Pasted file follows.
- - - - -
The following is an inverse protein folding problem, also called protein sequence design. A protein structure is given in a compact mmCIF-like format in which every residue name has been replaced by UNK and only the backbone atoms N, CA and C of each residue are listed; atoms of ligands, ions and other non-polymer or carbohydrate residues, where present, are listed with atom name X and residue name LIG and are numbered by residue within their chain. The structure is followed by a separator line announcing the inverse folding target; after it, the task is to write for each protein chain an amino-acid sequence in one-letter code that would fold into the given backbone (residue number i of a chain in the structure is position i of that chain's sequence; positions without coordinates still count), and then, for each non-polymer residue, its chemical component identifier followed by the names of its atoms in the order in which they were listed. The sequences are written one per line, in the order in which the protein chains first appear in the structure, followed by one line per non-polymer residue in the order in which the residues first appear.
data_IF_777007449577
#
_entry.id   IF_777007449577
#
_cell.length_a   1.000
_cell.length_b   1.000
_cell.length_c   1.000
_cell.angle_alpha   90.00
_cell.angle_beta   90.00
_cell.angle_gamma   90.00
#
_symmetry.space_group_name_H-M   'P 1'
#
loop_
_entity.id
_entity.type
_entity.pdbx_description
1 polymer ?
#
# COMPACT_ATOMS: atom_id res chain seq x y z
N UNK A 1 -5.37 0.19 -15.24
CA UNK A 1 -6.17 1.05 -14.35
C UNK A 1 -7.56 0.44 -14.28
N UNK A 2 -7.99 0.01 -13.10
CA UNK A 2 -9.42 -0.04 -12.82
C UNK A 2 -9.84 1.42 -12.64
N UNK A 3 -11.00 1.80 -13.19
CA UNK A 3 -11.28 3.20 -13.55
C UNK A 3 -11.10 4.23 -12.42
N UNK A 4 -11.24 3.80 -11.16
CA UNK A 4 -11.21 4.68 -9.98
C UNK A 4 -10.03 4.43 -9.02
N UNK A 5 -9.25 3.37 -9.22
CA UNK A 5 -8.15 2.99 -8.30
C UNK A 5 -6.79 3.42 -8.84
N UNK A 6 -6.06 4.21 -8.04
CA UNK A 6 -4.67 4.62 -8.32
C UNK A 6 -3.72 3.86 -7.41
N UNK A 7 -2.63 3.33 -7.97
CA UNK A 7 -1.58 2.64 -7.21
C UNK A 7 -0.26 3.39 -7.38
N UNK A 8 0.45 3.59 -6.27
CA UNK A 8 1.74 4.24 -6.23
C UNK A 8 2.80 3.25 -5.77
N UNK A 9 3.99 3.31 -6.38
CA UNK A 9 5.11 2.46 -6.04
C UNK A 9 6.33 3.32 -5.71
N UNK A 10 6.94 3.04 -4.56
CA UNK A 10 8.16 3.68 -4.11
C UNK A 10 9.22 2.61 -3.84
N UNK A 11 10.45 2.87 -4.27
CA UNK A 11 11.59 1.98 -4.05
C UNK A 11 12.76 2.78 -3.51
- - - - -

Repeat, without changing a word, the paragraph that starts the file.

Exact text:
The following is an inverse protein folding problem, also called protein sequence design. A protein structure is given in a compact mmCIF-like format in which every residue name has been replaced by UNK and only the backbone atoms N, CA and C of each residue are listed; atoms of ligands, ions and other non-polymer or carbohydrate residues, where present, are listed with atom name X and residue name LIG and are numbered by residue within their chain. The structure is followed by a separator line announcing the inverse folding target; after it, the task is to write for each protein chain an amino-acid sequence in one-letter code that would fold into the given backbone (residue number i of a chain in the structure is position i of that chain's sequence; positions without coordinates still count), and then, for each non-polymer residue, its chemical component identifier followed by the names of its atoms in the order in which they were listed. The sequences are written one per line, in the order in which the protein chains first appear in the structure, followed by one line per non-polymer residue in the order in which the residues first appear.